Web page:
Resorts outline global warming response
Frisco forum raises industry sustainability issues
 

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Arapahoe Basin Ski Area chief operating officer Alan Henceroth, left, moderates a panel discussion about climate change and ski industry at the Summit County Community and Senior Center Thursday night. The panelist are, from left, Jen Schenk from Copper Mountain, Rick Sramek from Breckenridge, Tom Easley from the Rocky Mountain Climate Organization, and Dave November from Keystone.
Summit Daily/Eric Drummond

BY BOB BERWYN
summit daily news
Summit County, CO Colorado

November 9, 2007

Summit County, CO Colorado

SUMMIT COUNTY — Invoking the National Ski Areas Association’s (NSAA) Sustainable Slopes charter and Keep Winter Cool campaign, local ski area executives Thursday evening touted their leadership role in tackling global warming. The issue is “front and center” for the weather-dependent sport, said Arapahoe Basin’s Alan Henceroth, moderating an Our Future Summit panel on the ski industry response to climate change.

The ski industry can lead the way in raising awareness about potential global warming impacts because of its high visibility, Henceroth said, describing efforts by local areas to reach out and educate its customers.

The biggest step local resorts have taken is to invest in wind energy in a big way, helping to drive a large-scale shift toward renewable energy sources, Henceroth said. Equally significant is the industry’s advocacy for policy change at the state and federal level, he added.

Based on some of the latest research presented by Rocky Mountain Climate Organization program director Tom Easley, there’s good reason for the ski industry to tackle the climate challenge head-on.

“We are kind of action central in the West for warming temperatures,” Easley said, referring to the Colorado River Basin, citing a list of impacts with implications for local ski areas.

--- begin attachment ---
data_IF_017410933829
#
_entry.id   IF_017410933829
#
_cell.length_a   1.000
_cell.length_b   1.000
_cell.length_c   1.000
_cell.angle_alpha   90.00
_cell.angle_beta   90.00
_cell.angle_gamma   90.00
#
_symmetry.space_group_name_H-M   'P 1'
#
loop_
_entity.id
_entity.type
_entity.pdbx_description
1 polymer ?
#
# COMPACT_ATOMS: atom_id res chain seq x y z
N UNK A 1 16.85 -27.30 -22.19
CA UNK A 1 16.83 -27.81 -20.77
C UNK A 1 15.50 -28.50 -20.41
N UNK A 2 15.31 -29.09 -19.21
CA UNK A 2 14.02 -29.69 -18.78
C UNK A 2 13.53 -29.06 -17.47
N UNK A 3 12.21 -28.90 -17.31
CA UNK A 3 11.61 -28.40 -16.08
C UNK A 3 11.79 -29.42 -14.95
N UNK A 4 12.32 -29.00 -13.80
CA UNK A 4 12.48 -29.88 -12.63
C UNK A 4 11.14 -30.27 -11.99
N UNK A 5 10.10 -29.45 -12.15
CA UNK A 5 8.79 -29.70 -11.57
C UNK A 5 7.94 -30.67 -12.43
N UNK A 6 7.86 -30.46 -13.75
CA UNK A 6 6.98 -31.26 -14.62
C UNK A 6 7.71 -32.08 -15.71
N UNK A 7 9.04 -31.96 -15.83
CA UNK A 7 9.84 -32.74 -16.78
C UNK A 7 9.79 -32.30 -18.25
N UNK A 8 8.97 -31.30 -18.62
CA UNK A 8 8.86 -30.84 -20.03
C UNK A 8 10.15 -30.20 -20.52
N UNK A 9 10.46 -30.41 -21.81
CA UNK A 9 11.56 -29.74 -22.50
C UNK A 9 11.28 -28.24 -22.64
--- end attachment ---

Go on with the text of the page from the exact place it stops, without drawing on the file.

Many climate change models project significant snowpack shrinkage, earlier snowmelt, more winter rain events and reduced summer flows in mountain streams, Easley said. There haven’t been many studies that specifically pinpoint impacts to Colorado ski areas. But some of the research suggests that Aspen’s base area could be snow-free by the end of this century.

Carbon footprint

Copper Mountain’s environmental manager Jen Schenk said her resort is establishing baseline CO2 emission figures against which to measure progress in coming years.

Copper’s annual environmental report features a detailed section on the resort’s natural resource consumption, with specific figures on electricity, natural gas, diesel and propane usage, along with a chart showing conversion to CO2 emissions.

“If you’re not measuring it, it’s pretty tough to save energy,” Schenk said.

She also outlined the resort’s intent to have the new Camp Woodward action sports facility designed as a green building, and said a focused outreach effort will aim to reduce energy comsumption in Copper’s primary seasonal housing building, The Edge — which is the single largest energy consuming building at the resort.

Copper has also improved its waste stream diversion rate from 14 percent to 26 percent by boosting the availability of recycling bins and upping collections around the resort.

Schenk said she thinks the ski industry should adopt specific goals to reduce greenhouse gas emissions, similar to state targets set under Gov. Bill Ritter’s climate action plan, announced just a few days ago.

Keystone environmental manager Dave November said a statewide approach, including renewable energy portfolios and carbon credits, could be a more realistic and flexible way of reducing emissions on a meaningful scale.

Equipment upgrades

Breckenridge vice president of mountain operations Rick Sramek addressed the energy issue more obliquely, citing his resort’s long-standing interest in saving energy by investing in efficient equipment.

By focusing on more efficient snowmaking equipment, and improvements to its snowcat fleet, the area has managed to keep energy use in check while improving its product and service level, he explained.

“I’m not going to tell you we’re doing it with less energy, but it is more efficient,” Sramek said. He touted advances in snowcat technology that have cut nitrogen-oxide emissions by 60 percent and said Breckenridge can make more snow without lengthening the snowmaking season.

Energy use has increased, but not in direct proportion to improvements in products and services, he explained.

Saddled with numerous old buildings, at the Peak 8 base, for example, Breckenridge has worked hard to retrofit facilities with energy management systems, Sramek added.

November discussed Keystone’s aggressive recycling program, explaining that, by diverting 1,000 tons of material from the landfill, the resort cuts about 1,400 tons of potential greenhouse gas emissions.

He said Keystone is looking at the possibility of on-site solar power generation, but said that option is still expensive, even with tax credits and incentives from energy companies.

Bob Berwyn can be reached at (970) 331-5996, or at bberwyn@summitdaily.com.

 

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